In the last part of this series, I argued that Discipline Must Come First. This post if a further explanation on that. It might be hard to believe if you're naturally obedient, follow rules, and see a need for order, that there are entire schools where no children pay attention or follow the rules. But, if you've taught in a bad school, you've seen it on a daily basis.
It is my belief that students want to be challenged, and that most students will follow rules if they are fair and consistent. Barring the occasional outlier, students want to feel safe and want to know what to expect. Curriculum 'experts' talk about this in content all the time; daily objectives, and rubrics are all the rage, but this same logic often goes out the door when it comes to discipline.
If you have a good principal that is willing to set and follow codes of behavior, a school can begin taking shape in two weeks. That's about the amount of time it takes for students to fall in line. It's okay to give a warning on some rules, but the second time a student breaks any rule, there must be a consequence.
When there is no system of discipline, as there wasn't in the Grand Rapids Public Schools, normal behavior falls to slightly better than the worst kids. At least I'm not that bad, is the logic of the class. If students are not punished for breaking rules, then more and more students start to break them. This happens for a few reasons:
- Students see that bad behavior is how they get attention, so they mimic what they see for attention.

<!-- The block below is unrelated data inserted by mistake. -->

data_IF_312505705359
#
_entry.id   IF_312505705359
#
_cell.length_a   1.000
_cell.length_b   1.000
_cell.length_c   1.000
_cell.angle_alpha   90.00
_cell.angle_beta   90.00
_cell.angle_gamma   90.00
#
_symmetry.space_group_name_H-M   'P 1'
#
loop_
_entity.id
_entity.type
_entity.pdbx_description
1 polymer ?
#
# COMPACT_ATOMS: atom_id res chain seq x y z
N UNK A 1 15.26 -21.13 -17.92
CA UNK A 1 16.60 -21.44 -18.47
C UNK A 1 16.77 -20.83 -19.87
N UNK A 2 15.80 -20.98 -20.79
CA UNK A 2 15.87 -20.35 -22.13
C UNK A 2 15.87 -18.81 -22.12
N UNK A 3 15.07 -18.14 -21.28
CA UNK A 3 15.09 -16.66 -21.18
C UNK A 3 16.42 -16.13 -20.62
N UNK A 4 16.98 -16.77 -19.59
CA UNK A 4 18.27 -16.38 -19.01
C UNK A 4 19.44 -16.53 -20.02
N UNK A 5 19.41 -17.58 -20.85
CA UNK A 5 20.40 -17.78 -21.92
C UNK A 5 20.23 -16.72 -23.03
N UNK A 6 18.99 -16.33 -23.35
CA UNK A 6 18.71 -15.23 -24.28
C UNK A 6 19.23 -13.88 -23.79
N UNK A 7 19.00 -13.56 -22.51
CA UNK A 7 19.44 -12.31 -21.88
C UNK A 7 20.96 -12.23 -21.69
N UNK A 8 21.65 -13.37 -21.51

- When bad behavior is allowed, standards are lowered. Humans tend to either rise or sink to the standards and expectations set for them.
- Ex. If you tell a student they will not understand something, they often will not understand it.
- If you tell a student that they'll probably end up in jail: they'll probably get in some trouble in school.
But what is worse is that when all students act badly, then nothing academic can happen. Like, at Alger Middle School. In theory, they had a 10-minute period of silent reading to start every class period on Tuesdays and Thursdays. In practice, it looked like this: students ran in the room, wouldn't sit down, threw books around, and talked for the entire class 10-minutes. No one could read. Thus, the objective of the lesson was not met. Or, at UPREP if a student cussed out a teacher and was then kicked out of class, this is what would happen. When they were kicked out of class they'd go to a principal; a principal would walk the student back to class, and pull the teacher in the hall. They'd have a long conversation about the incident, ignoring the content and the other students in the class. If the student mentioned what a hard time they were having in life, he or she would be allowed back in class with no consequence. What did the class hear: It's okay to cuss out a teacher. Your situation at home is more important than how you act in class. The result: academics suffer.
How the bulk of students behave is called The School Culture. The two real examples show a culture of bad behavior. At both places, bad behavior was rewarded. When this is the case, academics are not the center, and - in turn - students perform poorly. In districts like GRPS, where administrators are more worried about suspension rates and public relations than student success, they lower the number of suspensions by easing up on the consequences of bad actions. The result is poor academics.
This cannot happen.
Rather, there needs to be clearly established rules that are explicitly and directly explained to students. When the rules are broken, consequences are needed. These consequences need to be timely and fair. When this happens, a culture of respect and responsibility is established, and then, and only then, can academics improve.